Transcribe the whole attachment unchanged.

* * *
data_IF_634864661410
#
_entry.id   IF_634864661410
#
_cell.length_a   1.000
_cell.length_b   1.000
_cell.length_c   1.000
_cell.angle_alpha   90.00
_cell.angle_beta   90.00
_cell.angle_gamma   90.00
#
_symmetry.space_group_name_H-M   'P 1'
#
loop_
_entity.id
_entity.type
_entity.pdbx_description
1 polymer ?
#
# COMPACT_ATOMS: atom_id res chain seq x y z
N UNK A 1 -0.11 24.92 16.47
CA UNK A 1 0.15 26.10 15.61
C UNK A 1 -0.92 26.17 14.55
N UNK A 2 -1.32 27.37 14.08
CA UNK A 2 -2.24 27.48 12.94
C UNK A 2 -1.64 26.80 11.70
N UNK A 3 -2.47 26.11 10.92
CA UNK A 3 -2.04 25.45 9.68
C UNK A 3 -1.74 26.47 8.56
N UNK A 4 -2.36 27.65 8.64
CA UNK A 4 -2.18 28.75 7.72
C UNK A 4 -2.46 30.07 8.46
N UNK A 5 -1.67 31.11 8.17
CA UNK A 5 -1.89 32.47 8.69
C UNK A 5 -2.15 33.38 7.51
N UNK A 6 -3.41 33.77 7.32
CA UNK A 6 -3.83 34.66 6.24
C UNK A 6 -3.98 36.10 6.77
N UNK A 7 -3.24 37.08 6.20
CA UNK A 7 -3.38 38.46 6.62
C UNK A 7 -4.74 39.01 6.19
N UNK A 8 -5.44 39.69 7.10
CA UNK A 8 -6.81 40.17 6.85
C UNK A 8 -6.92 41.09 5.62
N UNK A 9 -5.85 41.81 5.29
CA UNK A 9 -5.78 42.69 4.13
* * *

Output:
data_IF_634864661410
#
_entry.id   IF_634864661410
#
_cell.length_a   1.000
_cell.length_b   1.000
_cell.length_c   1.000
_cell.angle_alpha   90.00
_cell.angle_beta   90.00
_cell.angle_gamma   90.00
#
_symmetry.space_group_name_H-M   'P 1'
#
loop_
_entity.id
_entity.type
_entity.pdbx_description
1 polymer ?
#
# COMPACT_ATOMS: atom_id res chain seq x y z
N UNK A 1 -0.11 24.92 16.47
CA UNK A 1 0.15 26.10 15.61
C UNK A 1 -0.92 26.17 14.55
N UNK A 2 -1.32 27.37 14.08
CA UNK A 2 -2.24 27.48 12.94
C UNK A 2 -1.64 26.80 11.70
N UNK A 3 -2.47 26.11 10.92
CA UNK A 3 -2.04 25.45 9.68
C UNK A 3 -1.74 26.47 8.56
N UNK A 4 -2.36 27.65 8.64
CA UNK A 4 -2.18 28.75 7.72
C UNK A 4 -2.46 30.07 8.46
N UNK A 5 -1.67 31.11 8.17
CA UNK A 5 -1.89 32.47 8.69
C UNK A 5 -2.15 33.38 7.51
N UNK A 6 -3.41 33.77 7.32
CA UNK A 6 -3.83 34.66 6.24
C UNK A 6 -3.98 36.10 6.77
N UNK A 7 -3.24 37.08 6.20
CA UNK A 7 -3.38 38.46 6.62
C UNK A 7 -4.74 39.01 6.19
N UNK A 8 -5.44 39.69 7.10
CA UNK A 8 -6.81 40.17 6.85
C UNK A 8 -6.92 41.09 5.62
N UNK A 9 -5.85 41.81 5.29
CA UNK A 9 -5.78 42.69 4.13